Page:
This was core to the plot of one of the Oceans movies (Ocean 12, maybe?), where they needed loaded dice in the casino they were robbing. They had to mess with the plastic the dice maker used and keep track of the lot number to make sure they went where they needed them to be.

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    Elder Contributor Underseer's Avatar
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    Quote Originally Posted by Gun Nut View Post
    Good article. While this is a risk to direct physical attack on these machines, no such attack in the wild has ever occurred, nor does anything here imply the possibility. It is the same deal as getting a slot machine from a casino and figuring out that if you remove the hard drive you can manipulate how it works. OK... good luck taking a hard drive out of a slot machine in the middle of a casino... likewise... good luck mucking with a voting machine in the middle of your town hall with hundreds of people all around you.

    A bigger risk is with the vendors and suppliers of the manufacturers of these voting machines. If they can be manipulated in the factory, or at a component's supplier's factory, and then placed into service, that is where there might be risk of knowing how to manipulate them.

    This was core to the plot of one of the Oceans movies (Ocean 12, maybe?), where they needed loaded dice in the casino they were robbing. They had to mess with the plastic the dice maker used and keep track of the lot number to make sure they went where they needed them to be.
    But it does demonstrate that the state government either doesn't understand or doesn't care about the security of its voting data.

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    I am shocked.

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    Quote Originally Posted by Underseer View Post
    Quote Originally Posted by Gun Nut View Post
    Good article. While this is a risk to direct physical attack on these machines, no such attack in the wild has ever occurred, nor does anything here imply the possibility. It is the same deal as getting a slot machine from a casino and figuring out that if you remove the hard drive you can manipulate how it works. OK... good luck taking a hard drive out of a slot machine in the middle of a casino... likewise... good luck mucking with a voting machine in the middle of your town hall with hundreds of people all around you.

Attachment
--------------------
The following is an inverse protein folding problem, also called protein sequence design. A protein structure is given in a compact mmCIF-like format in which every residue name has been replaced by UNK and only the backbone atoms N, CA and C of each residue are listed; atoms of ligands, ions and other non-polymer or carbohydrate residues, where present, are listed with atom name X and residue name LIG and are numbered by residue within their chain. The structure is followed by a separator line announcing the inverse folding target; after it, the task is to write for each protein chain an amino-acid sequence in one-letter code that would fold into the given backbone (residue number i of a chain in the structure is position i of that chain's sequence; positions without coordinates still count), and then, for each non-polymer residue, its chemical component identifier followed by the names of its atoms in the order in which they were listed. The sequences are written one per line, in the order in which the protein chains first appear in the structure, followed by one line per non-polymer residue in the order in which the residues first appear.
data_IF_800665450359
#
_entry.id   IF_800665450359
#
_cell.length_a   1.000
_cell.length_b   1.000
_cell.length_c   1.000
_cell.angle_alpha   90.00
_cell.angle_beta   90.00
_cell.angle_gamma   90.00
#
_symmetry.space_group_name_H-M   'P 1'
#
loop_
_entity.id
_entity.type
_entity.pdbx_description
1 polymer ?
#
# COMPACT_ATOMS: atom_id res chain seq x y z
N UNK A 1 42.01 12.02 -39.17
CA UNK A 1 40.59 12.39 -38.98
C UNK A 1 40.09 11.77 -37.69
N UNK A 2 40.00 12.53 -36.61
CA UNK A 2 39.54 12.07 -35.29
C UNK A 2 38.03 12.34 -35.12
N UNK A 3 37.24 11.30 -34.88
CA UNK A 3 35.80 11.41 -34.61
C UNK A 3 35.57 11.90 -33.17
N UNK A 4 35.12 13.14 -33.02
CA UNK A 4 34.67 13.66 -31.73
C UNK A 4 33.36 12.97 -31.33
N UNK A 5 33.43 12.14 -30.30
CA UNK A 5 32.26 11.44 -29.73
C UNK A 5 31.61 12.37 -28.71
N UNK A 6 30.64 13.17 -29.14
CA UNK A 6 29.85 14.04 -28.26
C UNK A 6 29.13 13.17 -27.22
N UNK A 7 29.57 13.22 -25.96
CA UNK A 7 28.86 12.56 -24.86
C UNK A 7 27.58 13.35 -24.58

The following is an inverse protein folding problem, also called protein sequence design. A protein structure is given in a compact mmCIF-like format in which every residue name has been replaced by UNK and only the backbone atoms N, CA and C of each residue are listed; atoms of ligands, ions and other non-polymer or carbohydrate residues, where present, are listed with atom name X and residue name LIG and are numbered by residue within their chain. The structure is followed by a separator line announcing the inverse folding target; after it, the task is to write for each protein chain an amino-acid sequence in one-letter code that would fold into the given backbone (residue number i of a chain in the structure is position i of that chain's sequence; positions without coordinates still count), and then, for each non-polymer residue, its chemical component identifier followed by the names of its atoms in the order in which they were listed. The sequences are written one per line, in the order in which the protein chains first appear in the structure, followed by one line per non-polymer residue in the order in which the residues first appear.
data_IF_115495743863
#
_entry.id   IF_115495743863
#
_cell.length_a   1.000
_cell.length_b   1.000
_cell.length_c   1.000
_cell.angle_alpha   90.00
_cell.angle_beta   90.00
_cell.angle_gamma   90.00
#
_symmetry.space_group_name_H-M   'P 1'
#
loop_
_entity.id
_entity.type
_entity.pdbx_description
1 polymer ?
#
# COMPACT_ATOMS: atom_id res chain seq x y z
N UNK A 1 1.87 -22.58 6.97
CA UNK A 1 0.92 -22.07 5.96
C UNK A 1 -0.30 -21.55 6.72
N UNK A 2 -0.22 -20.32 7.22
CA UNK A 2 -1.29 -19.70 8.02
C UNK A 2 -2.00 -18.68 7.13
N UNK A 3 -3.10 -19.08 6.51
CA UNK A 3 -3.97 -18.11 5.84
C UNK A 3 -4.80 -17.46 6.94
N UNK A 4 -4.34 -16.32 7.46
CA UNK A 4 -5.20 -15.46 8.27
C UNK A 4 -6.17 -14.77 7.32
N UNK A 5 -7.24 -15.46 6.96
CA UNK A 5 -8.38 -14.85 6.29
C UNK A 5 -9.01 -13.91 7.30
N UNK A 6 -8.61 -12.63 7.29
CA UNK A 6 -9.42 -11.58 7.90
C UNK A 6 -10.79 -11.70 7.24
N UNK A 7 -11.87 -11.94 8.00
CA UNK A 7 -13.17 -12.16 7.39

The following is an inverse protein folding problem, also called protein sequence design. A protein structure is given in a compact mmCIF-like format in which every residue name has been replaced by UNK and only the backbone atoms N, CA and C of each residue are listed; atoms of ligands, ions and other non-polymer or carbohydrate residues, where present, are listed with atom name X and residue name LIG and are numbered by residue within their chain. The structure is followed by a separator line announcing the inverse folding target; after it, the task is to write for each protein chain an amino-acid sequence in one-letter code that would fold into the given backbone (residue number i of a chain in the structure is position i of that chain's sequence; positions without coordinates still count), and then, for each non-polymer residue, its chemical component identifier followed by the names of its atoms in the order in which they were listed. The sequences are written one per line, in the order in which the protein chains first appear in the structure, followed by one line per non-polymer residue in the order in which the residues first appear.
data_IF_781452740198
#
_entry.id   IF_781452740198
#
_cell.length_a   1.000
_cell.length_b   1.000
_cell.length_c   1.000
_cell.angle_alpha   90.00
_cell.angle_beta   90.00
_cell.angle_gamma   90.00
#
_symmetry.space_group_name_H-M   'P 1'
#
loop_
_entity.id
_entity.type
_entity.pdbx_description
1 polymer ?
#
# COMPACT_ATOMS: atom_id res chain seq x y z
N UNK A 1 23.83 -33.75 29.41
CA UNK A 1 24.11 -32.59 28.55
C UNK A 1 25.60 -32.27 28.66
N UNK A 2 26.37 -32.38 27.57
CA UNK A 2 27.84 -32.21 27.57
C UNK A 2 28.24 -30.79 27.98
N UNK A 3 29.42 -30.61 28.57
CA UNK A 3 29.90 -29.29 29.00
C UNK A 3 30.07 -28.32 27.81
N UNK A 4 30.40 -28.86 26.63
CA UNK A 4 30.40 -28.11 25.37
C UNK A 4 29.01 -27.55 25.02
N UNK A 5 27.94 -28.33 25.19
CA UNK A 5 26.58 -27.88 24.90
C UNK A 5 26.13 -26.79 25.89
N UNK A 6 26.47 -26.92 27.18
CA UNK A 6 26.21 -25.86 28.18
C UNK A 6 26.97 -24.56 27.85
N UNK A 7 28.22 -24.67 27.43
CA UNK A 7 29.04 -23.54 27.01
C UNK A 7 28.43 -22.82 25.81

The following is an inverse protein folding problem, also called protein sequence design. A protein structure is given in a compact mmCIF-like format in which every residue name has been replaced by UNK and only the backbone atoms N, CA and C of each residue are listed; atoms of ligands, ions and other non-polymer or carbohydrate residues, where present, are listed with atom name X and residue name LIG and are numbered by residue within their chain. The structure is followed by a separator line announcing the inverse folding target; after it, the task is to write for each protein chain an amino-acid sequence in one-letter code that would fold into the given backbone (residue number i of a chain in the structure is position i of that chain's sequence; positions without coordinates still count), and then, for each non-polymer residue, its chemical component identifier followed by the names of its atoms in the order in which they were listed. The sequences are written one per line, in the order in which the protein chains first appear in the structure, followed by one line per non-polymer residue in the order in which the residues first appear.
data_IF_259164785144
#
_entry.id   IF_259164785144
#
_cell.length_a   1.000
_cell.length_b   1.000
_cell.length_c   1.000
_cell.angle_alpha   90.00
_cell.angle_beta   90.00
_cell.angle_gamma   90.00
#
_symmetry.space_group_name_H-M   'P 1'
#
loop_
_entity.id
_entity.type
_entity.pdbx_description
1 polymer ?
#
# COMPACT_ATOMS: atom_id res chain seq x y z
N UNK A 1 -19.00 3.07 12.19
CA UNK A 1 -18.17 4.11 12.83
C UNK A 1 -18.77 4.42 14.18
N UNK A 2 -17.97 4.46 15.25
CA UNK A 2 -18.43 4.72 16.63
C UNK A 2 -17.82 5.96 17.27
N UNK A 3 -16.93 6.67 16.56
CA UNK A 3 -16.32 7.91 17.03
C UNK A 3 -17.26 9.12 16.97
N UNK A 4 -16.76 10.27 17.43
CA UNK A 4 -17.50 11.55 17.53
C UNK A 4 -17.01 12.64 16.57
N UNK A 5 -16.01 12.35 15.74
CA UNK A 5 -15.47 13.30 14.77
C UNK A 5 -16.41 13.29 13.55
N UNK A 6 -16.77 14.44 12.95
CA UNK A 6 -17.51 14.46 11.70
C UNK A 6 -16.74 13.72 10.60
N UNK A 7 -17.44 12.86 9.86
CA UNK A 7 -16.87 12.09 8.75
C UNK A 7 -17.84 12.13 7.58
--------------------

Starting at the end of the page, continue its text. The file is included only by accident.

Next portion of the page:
A bigger risk is with the vendors and suppliers of the manufacturers of these voting machines. If they can be manipulated in the factory, or at a component's supplier's factory, and then placed into service, that is where there might be risk of knowing how to manipulate them.

    This was core to the plot of one of the Oceans movies (Ocean 12, maybe?), where they needed loaded dice in the casino they were robbing. They had to mess with the plastic the dice maker used and keep track of the lot number to make sure they went where they needed them to be.
    But it does demonstrate that the state government either doesn't understand or doesn't care about the security of its voting data.
    More importantly, I think, it demonstrates that once the polls close, the machines are taken in and the votes are counted, it is very easy to change the results. There is no paper trail or any kind of audit process except in a few states.

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    Veteran Member Tigers!'s Avatar
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    That is so careless I am astounded.

    Though the paper audit is not as good as we would like.
    In western Australia in the 2013 Commonwealth election 1375 paper votes were lost.
    https://www.abc.net.au/news/2015-04-...-finds/6395716

    Carelessness is the curse of the complacent.
    NOTE: No trees were killed in the sending of this message, but a large number of electrons were terribly inconvenienced.